The Last Chinese Chef

lastchineseThe Last Chinese Chef
by Nicole Mones
2007/ 278 pages
read by Elizabeth Rogers /James Chen /10h 54m
rating:   7 /romance-cooking

I got this one in an Audible sale because it sounded kind of interesting what with a liberal dose of Chinese culture and cuisine featured (according to the reviews).   It’s basically a romance and I don’t think I realized that at all when I got it.   Not only that but it’s flawed as a work of fiction.  Still, for some reason,  I wasn’t disappointed – except in the female narrator who just kind of grated at times with too many elongated vowels – and the ending was totally lame.   In its defense,  The Last Chinese Chef was the only American finalist for the international Kiriyama Prize and also a World Gourmand Award winner in the Chinese cookbook category – even though there are no recipes!

The author,  Nicole Mones,  writes for Gourmet Magazine and has studied China in depth and in person – especially the food aspects – so there is much authentic information here.  That said,  her internal source,  a very old cookbook,  is fictional.

The story-line:  Maggie McElroy is a widow and a writer for a food magazine.  She is suddenly called to China because her husband,  deceased for 5 years,  has been named in a paternity suit.  As a secondary reason she is given a writing assignment about a specific up-and-coming Chinese-American chef named Sam.  Sam cooks in the very old-fashioned “Imperial” style which has recently become permitted if not popular.  He’s also a finalist in a cooking contest and has to prepare for that.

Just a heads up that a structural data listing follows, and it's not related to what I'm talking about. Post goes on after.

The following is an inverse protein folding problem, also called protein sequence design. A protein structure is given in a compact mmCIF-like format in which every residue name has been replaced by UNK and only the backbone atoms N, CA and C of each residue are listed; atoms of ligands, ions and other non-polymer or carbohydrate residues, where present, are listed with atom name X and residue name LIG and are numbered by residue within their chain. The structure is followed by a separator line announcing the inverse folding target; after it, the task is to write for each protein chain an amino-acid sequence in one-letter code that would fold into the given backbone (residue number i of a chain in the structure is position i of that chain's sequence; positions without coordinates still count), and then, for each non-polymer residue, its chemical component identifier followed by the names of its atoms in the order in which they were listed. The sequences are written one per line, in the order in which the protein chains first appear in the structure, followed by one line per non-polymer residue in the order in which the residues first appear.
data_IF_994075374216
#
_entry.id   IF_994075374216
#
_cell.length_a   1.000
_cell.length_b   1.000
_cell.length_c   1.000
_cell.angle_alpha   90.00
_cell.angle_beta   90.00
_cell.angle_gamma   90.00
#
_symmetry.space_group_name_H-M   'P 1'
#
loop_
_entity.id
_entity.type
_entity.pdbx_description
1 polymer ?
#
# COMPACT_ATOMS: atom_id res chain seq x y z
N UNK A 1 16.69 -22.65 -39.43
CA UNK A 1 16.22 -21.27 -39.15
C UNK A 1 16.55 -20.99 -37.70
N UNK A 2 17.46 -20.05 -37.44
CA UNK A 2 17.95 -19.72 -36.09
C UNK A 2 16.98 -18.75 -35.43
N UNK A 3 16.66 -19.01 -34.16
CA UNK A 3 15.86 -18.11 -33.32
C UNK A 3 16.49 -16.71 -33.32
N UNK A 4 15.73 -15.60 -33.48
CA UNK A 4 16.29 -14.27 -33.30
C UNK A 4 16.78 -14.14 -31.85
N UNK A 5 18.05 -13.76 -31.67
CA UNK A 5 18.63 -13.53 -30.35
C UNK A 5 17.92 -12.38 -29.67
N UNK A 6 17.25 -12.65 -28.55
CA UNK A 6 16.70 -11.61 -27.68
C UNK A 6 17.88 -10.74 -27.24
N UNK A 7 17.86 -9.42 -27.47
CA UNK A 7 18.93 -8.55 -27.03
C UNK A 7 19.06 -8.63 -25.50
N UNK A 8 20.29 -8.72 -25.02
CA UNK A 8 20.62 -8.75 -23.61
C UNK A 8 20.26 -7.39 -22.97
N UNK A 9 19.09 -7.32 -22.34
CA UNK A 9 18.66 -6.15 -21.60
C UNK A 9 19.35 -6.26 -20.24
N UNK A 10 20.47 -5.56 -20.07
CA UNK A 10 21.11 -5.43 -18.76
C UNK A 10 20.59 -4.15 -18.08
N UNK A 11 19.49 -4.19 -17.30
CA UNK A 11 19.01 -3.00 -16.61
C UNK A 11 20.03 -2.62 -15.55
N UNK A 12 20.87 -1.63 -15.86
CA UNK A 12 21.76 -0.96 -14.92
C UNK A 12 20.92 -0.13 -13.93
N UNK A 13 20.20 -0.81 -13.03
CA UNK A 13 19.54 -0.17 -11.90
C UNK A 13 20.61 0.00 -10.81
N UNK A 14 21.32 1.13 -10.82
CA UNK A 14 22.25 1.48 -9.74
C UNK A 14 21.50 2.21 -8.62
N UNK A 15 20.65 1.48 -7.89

Sam gives Maggie the “The Last Chef,”  a cookbook written by his grandfather and then another written work by his father.   These give a great background in Chinese cuisine through the 20th century (pre-Communism and Communism) but they never really mesh with the rest of the book very well.  There is much more than cooking in the book and recipes are not included because those have to be taught hands-on.  Recipes are included as a resource for readers however and these are available as downloadable pdfs from Audible if you’re listening.

I’m not sure what it was that was so compelling about this book – the plot of Maggie finding out if the child is her husband’s is interesting as is the cooking and background.  It’s not that great of a book but I must have been in the mood for something light and exotic –  ?

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